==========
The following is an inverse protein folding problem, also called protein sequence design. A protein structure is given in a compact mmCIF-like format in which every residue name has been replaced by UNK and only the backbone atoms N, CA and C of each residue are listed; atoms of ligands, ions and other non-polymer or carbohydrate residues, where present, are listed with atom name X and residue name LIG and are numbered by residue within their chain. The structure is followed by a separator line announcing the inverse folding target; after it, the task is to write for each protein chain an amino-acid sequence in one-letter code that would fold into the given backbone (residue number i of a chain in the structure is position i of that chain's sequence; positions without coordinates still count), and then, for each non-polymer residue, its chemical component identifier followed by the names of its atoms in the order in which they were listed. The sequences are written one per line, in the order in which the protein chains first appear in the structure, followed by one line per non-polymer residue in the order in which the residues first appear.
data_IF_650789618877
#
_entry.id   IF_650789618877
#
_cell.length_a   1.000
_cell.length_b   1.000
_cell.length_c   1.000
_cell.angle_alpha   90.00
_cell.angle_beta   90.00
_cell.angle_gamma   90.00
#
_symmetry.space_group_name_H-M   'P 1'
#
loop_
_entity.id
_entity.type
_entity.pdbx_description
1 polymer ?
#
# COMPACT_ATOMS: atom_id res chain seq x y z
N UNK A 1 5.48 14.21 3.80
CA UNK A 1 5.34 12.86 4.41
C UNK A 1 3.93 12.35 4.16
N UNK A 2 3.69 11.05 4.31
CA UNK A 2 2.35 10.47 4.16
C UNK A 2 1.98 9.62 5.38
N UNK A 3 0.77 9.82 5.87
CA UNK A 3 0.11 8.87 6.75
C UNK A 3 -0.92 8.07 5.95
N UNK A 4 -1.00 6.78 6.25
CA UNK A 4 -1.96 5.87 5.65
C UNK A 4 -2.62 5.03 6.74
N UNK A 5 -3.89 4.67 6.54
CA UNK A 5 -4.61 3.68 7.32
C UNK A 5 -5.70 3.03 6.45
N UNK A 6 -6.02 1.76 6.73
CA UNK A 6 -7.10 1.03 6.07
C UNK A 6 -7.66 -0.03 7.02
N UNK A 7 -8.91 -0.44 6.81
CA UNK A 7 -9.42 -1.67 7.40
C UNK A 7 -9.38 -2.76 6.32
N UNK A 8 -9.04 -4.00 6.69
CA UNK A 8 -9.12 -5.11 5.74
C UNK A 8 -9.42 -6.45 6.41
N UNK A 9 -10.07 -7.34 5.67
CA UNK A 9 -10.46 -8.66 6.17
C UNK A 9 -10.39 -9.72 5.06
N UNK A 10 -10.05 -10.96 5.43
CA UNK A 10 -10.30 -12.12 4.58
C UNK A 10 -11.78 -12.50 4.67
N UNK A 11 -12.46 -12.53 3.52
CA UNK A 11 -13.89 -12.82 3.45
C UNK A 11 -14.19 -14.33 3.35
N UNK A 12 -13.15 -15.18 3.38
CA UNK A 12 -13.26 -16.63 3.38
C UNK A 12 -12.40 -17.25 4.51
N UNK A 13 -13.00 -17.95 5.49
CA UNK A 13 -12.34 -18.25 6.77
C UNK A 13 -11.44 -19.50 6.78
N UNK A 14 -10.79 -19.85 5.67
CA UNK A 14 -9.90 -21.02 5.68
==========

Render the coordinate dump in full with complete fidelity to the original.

The following is an inverse protein folding problem, also called protein sequence design. A protein structure is given in a compact mmCIF-like format in which every residue name has been replaced by UNK and only the backbone atoms N, CA and C of each residue are listed; atoms of ligands, ions and other non-polymer or carbohydrate residues, where present, are listed with atom name X and residue name LIG and are numbered by residue within their chain. The structure is followed by a separator line announcing the inverse folding target; after it, the task is to write for each protein chain an amino-acid sequence in one-letter code that would fold into the given backbone (residue number i of a chain in the structure is position i of that chain's sequence; positions without coordinates still count), and then, for each non-polymer residue, its chemical component identifier followed by the names of its atoms in the order in which they were listed. The sequences are written one per line, in the order in which the protein chains first appear in the structure, followed by one line per non-polymer residue in the order in which the residues first appear.
data_IF_650789618877
#
_entry.id   IF_650789618877
#
_cell.length_a   1.000
_cell.length_b   1.000
_cell.length_c   1.000
_cell.angle_alpha   90.00
_cell.angle_beta   90.00
_cell.angle_gamma   90.00
#
_symmetry.space_group_name_H-M   'P 1'
#
loop_
_entity.id
_entity.type
_entity.pdbx_description
1 polymer ?
#
# COMPACT_ATOMS: atom_id res chain seq x y z
N UNK A 1 5.48 14.21 3.80
CA UNK A 1 5.34 12.86 4.41
C UNK A 1 3.93 12.35 4.16
N UNK A 2 3.69 11.05 4.31
CA UNK A 2 2.35 10.47 4.16
C UNK A 2 1.98 9.62 5.38
N UNK A 3 0.77 9.82 5.87
CA UNK A 3 0.11 8.87 6.75
C UNK A 3 -0.92 8.07 5.95
N UNK A 4 -1.00 6.78 6.25
CA UNK A 4 -1.96 5.87 5.65
C UNK A 4 -2.62 5.03 6.74
N UNK A 5 -3.89 4.67 6.54
CA UNK A 5 -4.61 3.68 7.32
C UNK A 5 -5.70 3.03 6.45
N UNK A 6 -6.02 1.76 6.73
CA UNK A 6 -7.10 1.03 6.07
C UNK A 6 -7.66 -0.03 7.02
N UNK A 7 -8.91 -0.44 6.81
CA UNK A 7 -9.42 -1.67 7.40
C UNK A 7 -9.38 -2.76 6.32
N UNK A 8 -9.04 -4.00 6.69
CA UNK A 8 -9.12 -5.11 5.74
C UNK A 8 -9.42 -6.45 6.41
N UNK A 9 -10.07 -7.34 5.67
CA UNK A 9 -10.46 -8.66 6.17
C UNK A 9 -10.39 -9.72 5.06
N UNK A 10 -10.05 -10.96 5.43
CA UNK A 10 -10.30 -12.12 4.58
C UNK A 10 -11.78 -12.50 4.67
N UNK A 11 -12.46 -12.53 3.52
CA UNK A 11 -13.89 -12.82 3.45
C UNK A 11 -14.19 -14.33 3.35
N UNK A 12 -13.15 -15.18 3.38
CA UNK A 12 -13.26 -16.63 3.38
C UNK A 12 -12.40 -17.25 4.51
N UNK A 13 -13.00 -17.95 5.49
CA UNK A 13 -12.34 -18.25 6.77
C UNK A 13 -11.44 -19.50 6.78
N UNK A 14 -10.79 -19.85 5.67
CA UNK A 14 -9.90 -21.02 5.68